The case of McTear’s Executrix v Imperial Tobacco, in which a deceased smoker’s estate is suing cigarette manufacturers for failure to warn him of the dangers of smoking, began before Lord Nimmo Smith in the Court of Session on 7 October 2003.  Mr McTear died of lung cancer in 1993 at the age of 48, having been a cigarette smoker since 1964 and having built up to a 60-a-day habit until diagnosed with inoperable lung cancer in 1992.  It is claimed that he was drawn to smoking by the glamorous image given to the habit by advertising.  The evidence also showed that Mr McTear had 36 convictions and had been imprisoned 11 times for assault, breach of the peace, fire-raising and fraud; offences his wife attributed to a drinking problem.  Imperial Tobacco denies liability and also that smoking causes lung cancer.  The McTear estate is not legally aided, and its lawyers are said to be working on a ‘no win, no fee’ basis.


The trial of the Naked Rambler, Steve Gough (see No 263), was held on 3 October 2003 in Dingwall Sheriff Court.  Wearing only a blanket, he was found guilty of a breach of the peace and admonished.  Later on the same day, he was re-arrested while walking in his customary lack of attire across the Cromarty Bridge from the Black Isle to Evanton.  He appeared again in court on 6 October 2003 and was remanded in custody in Inverness prison, pending a further trial which has been set down for 7 November 2003.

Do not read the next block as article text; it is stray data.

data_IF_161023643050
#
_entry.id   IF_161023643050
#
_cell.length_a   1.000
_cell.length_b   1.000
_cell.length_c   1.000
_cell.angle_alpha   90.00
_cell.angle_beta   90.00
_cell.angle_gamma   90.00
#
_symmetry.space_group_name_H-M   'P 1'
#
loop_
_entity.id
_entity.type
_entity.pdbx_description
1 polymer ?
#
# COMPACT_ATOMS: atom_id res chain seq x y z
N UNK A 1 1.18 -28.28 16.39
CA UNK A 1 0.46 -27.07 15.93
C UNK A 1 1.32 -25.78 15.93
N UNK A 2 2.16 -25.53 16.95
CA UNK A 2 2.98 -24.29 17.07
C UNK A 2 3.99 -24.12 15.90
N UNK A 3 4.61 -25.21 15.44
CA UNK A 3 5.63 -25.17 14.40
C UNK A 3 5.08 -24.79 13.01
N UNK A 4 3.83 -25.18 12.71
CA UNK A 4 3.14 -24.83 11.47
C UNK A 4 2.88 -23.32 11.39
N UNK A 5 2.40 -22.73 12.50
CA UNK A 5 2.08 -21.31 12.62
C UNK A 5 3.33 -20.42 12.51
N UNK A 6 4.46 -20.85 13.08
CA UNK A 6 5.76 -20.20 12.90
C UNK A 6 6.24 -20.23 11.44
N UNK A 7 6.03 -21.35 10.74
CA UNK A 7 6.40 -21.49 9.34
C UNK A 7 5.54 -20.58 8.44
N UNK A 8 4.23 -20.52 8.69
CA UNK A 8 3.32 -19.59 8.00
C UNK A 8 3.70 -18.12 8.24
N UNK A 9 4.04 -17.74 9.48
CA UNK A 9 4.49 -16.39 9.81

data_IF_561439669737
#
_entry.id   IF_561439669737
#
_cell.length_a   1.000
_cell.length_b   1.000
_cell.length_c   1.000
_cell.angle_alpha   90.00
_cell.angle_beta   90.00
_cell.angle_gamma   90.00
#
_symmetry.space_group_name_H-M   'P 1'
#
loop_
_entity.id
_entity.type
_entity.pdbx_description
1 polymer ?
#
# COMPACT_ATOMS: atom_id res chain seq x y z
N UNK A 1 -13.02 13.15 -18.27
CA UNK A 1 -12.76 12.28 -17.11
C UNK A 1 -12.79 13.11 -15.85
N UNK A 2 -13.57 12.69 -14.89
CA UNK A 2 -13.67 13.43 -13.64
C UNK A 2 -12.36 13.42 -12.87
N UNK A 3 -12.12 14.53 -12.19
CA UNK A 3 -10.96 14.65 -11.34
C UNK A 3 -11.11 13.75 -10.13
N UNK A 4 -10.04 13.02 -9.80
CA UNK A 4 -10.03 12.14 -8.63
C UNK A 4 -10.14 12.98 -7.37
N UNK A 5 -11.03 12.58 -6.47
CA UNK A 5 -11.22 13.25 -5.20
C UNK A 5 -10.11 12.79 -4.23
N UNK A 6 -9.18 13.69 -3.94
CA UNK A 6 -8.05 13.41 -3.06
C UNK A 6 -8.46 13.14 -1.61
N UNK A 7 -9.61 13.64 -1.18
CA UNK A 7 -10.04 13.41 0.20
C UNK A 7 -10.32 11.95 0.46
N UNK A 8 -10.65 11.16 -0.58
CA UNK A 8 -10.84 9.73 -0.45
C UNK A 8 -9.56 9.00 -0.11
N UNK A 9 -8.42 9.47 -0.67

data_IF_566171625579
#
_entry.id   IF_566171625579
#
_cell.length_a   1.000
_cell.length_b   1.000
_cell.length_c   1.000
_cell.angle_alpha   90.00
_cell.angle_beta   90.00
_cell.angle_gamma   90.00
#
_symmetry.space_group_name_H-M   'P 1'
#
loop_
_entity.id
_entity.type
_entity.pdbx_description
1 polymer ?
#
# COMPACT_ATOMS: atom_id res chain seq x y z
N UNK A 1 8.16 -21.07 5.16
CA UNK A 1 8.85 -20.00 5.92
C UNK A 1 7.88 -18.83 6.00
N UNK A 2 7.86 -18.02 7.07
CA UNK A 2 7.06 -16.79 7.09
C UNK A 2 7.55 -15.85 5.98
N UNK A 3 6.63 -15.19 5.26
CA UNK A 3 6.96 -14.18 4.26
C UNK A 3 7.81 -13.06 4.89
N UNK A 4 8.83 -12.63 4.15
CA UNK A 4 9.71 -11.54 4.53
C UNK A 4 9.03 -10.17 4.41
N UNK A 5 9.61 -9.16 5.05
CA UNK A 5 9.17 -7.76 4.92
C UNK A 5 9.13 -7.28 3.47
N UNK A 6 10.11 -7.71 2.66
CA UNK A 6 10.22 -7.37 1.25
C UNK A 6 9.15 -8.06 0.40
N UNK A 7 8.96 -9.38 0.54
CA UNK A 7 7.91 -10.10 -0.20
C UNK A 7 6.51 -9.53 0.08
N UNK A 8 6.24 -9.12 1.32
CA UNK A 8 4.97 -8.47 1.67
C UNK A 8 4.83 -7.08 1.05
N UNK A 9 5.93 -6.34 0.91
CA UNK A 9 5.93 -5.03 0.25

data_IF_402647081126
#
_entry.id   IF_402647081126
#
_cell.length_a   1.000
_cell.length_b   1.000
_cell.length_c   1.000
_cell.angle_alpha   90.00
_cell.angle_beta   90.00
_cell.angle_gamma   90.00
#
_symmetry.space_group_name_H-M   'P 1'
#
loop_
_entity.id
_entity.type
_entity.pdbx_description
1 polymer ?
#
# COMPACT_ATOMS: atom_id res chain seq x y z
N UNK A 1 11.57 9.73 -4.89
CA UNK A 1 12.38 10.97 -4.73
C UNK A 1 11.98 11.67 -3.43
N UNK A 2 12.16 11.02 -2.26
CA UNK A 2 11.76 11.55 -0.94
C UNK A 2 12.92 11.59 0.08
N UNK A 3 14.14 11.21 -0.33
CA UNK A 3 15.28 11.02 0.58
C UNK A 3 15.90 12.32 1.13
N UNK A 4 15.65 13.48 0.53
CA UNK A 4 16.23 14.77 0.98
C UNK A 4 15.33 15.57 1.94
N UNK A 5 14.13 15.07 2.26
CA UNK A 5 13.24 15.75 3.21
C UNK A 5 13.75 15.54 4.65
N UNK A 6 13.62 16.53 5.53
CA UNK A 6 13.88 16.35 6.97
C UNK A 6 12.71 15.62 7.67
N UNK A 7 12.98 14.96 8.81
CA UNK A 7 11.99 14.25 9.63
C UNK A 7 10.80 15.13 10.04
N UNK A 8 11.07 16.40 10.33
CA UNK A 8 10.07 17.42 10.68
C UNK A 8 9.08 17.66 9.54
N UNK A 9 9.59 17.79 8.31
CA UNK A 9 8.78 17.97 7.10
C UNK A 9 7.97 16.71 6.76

An application for a review of the conviction of Abdul Baset Al-Megrahi for the Lockerbie bombing (see Nos 96 and 164) was lodged with the Scottish Criminal Cases Review Commission on 23 September 2003.  The application for review is said to be on grounds of new evidence pointing to innocence and the guilt of others, unfairness, abuse of process, insufficiency of evidence, errors in law, non-disclosure of evidence and defective representation.



The Crown Office has lodged an appeal against the 5-year sentence imposed on James Taylor (43) from Grangemouth.  Taylor pled guilty to a number of charges, the most serious being a charge of rape (of a baby – see No 262), and was sentenced at the High Court, Dunfermline on 3 September, 2003.  The High Court of Justiciary, sitting as an appeal court, will set a date for the matter to be considered at the Appeal Court in Edinburgh.  The Crown Office can lodge an appeal only in cases where the sentence could be considered unduly lenient.